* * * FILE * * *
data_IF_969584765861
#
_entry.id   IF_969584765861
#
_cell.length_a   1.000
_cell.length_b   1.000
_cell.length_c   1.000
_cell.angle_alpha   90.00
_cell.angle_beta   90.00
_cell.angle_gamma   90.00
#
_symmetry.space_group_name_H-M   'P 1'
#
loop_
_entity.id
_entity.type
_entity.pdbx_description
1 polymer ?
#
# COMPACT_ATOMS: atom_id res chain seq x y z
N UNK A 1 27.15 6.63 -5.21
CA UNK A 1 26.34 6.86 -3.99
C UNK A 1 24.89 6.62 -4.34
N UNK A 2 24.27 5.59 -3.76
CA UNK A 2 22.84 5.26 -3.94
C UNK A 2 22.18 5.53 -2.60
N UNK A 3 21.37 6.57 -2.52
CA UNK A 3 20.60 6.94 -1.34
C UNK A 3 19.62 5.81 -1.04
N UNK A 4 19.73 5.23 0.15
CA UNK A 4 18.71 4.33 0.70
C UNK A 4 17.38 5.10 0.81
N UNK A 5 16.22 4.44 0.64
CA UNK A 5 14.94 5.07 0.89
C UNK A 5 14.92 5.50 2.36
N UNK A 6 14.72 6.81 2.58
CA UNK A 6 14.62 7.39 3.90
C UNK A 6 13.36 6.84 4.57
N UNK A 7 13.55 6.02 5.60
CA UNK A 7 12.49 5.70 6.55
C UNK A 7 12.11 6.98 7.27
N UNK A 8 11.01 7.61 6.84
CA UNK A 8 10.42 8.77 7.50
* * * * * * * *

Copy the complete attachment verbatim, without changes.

data_IF_969584765861
#
_entry.id   IF_969584765861
#
_cell.length_a   1.000
_cell.length_b   1.000
_cell.length_c   1.000
_cell.angle_alpha   90.00
_cell.angle_beta   90.00
_cell.angle_gamma   90.00
#
_symmetry.space_group_name_H-M   'P 1'
#
loop_
_entity.id
_entity.type
_entity.pdbx_description
1 polymer ?
#
# COMPACT_ATOMS: atom_id res chain seq x y z
N UNK A 1 27.15 6.63 -5.21
CA UNK A 1 26.34 6.86 -3.99
C UNK A 1 24.89 6.62 -4.34
N UNK A 2 24.27 5.59 -3.76
CA UNK A 2 22.84 5.26 -3.94
C UNK A 2 22.18 5.53 -2.60
N UNK A 3 21.37 6.57 -2.52
CA UNK A 3 20.60 6.94 -1.34
C UNK A 3 19.62 5.81 -1.04
N UNK A 4 19.73 5.23 0.15
CA UNK A 4 18.71 4.33 0.70
C UNK A 4 17.38 5.10 0.81
N UNK A 5 16.22 4.44 0.64
CA UNK A 5 14.94 5.07 0.89
C UNK A 5 14.92 5.50 2.36
N UNK A 6 14.72 6.81 2.58
CA UNK A 6 14.62 7.39 3.90
C UNK A 6 13.36 6.84 4.57
N UNK A 7 13.55 6.02 5.60
CA UNK A 7 12.49 5.70 6.55
C UNK A 7 12.11 6.98 7.27
N UNK A 8 11.01 7.61 6.84
CA UNK A 8 10.42 8.77 7.50